If the new system goes from ranking schools on an individual basis to ranking them in groups, it can naturally blur the order in parents' and students' minds, implying the possibility of completely eliminating examinations.

"Ultimately, we'll return to the new system's original intent of diverse entry criteria and evaluation, where student selection is not based solely on grades but takes assorted aspects into consideration," he adds.

A total assessment of the shortcomings of the recent Comprehensive Assessment Program for Junior High School Students (entrance exam under the new system) is also necessary as the basis for improvements next year.

Solution 3: Career Guidance, School Promotion

More than mere lip service must be paid to helping middle-school students explore career possibilities and develop according to their individual strengths. Students at Yangming Middle School in Zhanghua, with 25 classes in each grade level, only visit one vocational school during their three years there.

Believing that students' needs are still not satisfied, Yang Ying-hsia, a senior-class lead teacher at Yangming, rallied other teachers and invited top professionals on campus – from auto mechanics to balloon experts – to help students understand the general environment out in the job market.

An increasing number of mid- to low-ranked high schools are taking the initiative and undertaking on-campus promotions. Yucheng Senior High School, located in Taipei's Nankang District, undertook a strategic analysis based on student origins and their travel routes, collaborating with junior high schools along the way to introduce unique curriculum offerings to them on campus, while also attending high school and vocational school fairs.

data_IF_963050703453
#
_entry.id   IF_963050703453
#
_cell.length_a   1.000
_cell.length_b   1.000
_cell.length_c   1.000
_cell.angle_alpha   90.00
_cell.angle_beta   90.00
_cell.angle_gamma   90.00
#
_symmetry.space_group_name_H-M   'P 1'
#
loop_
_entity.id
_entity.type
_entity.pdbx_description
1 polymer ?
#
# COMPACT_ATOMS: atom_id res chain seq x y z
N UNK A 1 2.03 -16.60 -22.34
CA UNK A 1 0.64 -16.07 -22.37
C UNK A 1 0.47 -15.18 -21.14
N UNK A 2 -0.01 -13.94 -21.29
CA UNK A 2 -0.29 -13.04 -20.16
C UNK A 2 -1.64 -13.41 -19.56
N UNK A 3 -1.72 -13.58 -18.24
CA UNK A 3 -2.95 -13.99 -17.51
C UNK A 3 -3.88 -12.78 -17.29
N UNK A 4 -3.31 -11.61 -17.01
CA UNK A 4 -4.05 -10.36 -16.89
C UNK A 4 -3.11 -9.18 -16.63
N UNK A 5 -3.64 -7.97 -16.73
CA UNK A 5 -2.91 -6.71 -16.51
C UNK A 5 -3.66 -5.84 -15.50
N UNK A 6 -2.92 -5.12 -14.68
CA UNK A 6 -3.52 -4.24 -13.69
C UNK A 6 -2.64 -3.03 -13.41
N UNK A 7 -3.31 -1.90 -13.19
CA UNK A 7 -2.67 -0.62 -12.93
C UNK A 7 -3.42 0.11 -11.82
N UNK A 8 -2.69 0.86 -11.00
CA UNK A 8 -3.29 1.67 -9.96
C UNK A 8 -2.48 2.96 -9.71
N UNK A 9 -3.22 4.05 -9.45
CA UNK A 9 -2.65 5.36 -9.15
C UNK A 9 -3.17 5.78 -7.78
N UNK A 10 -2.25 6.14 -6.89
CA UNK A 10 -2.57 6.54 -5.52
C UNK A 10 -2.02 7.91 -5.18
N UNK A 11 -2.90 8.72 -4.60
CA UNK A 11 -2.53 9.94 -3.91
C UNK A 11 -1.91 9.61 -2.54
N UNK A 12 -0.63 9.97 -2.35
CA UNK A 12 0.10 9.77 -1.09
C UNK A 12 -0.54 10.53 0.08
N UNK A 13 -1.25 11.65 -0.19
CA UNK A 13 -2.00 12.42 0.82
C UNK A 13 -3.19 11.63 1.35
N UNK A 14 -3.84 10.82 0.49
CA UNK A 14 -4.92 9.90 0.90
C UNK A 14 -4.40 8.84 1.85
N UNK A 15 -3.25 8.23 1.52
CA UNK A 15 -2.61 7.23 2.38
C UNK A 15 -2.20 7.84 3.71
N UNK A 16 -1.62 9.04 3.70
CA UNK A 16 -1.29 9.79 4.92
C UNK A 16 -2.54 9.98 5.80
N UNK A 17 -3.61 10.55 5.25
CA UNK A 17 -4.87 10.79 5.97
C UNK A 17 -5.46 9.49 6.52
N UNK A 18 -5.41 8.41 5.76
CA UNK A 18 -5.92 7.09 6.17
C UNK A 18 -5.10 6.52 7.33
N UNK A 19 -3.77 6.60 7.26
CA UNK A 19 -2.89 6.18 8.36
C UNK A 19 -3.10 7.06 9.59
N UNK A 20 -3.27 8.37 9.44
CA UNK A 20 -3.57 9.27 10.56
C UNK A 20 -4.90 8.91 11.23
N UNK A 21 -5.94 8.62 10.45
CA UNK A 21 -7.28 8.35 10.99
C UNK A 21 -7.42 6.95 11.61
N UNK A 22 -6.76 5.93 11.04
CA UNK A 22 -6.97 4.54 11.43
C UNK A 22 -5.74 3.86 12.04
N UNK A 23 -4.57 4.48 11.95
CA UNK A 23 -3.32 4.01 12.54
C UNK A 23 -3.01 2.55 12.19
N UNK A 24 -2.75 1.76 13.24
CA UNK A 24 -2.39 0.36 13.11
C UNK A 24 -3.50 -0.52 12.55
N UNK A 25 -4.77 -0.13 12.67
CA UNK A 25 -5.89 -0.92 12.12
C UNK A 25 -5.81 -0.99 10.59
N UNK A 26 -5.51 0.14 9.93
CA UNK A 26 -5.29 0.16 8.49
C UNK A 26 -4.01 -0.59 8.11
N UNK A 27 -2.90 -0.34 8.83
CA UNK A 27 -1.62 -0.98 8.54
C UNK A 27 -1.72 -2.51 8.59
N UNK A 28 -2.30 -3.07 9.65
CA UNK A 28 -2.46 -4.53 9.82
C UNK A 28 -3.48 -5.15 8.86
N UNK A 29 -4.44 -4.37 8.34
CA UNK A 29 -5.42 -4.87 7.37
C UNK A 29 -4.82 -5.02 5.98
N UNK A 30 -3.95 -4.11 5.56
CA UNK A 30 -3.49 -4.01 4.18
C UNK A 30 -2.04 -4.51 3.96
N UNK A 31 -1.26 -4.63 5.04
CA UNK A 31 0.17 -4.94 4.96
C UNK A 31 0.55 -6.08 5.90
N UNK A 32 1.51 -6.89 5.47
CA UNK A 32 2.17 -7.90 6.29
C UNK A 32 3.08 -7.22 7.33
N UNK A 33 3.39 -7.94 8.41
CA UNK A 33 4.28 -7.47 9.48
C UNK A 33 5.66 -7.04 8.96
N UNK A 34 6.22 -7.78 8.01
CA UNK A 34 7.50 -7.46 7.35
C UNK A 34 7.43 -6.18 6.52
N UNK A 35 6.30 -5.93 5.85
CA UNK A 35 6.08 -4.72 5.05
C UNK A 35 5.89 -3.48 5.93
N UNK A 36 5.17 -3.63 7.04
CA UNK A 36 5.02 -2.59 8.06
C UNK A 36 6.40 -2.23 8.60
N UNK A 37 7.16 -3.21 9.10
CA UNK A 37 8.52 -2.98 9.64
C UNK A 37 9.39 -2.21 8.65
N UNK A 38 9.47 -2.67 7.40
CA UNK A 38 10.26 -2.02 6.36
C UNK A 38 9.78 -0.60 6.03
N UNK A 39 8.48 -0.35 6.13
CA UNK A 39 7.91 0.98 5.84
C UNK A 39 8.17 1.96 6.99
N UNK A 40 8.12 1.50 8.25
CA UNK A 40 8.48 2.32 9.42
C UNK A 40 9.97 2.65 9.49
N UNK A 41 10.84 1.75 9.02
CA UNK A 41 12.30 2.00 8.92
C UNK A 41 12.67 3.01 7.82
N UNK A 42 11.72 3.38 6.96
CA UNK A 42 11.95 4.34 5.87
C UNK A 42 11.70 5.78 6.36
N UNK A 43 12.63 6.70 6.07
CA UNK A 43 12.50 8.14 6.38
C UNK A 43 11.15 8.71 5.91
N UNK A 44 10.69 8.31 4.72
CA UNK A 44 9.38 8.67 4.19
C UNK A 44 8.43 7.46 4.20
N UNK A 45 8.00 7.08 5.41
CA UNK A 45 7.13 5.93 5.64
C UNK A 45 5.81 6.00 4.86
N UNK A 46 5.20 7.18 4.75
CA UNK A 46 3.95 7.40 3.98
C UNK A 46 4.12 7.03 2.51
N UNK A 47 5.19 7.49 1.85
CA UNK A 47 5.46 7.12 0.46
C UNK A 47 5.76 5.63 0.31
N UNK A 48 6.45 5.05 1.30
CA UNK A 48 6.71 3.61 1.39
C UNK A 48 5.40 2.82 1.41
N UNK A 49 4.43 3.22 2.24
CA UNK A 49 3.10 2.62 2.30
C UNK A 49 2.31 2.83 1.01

Further, they leveraged school clubs so students could return to their former middle schools to lead group events that could further recruitment efforts. Chang Guang-yuan, director of academic affairs at Yucheng, believes that the school's matriculation rate of over 80 percent this year is a clear indicator that promotional efforts have succeeded.

Perhaps the 12-year Basic Education System should return to education's roots. Especially with new revisions to the Curriculum Guidelines expected to be implemented only in 2018, it is as if the new system is in place and the runners are already off the starting line and on their way, yet the contents of what they are being taught are still undergoing adjustments. This is unacceptable to many parents and teachers.

From curriculum guidelines to course contents, from teaching to learning environments, those are the areas in which the Ministry of Education must invest more time, resources and effort, not just spin its wheels over the entrance examination system.

Translated from the Chinese by David Toman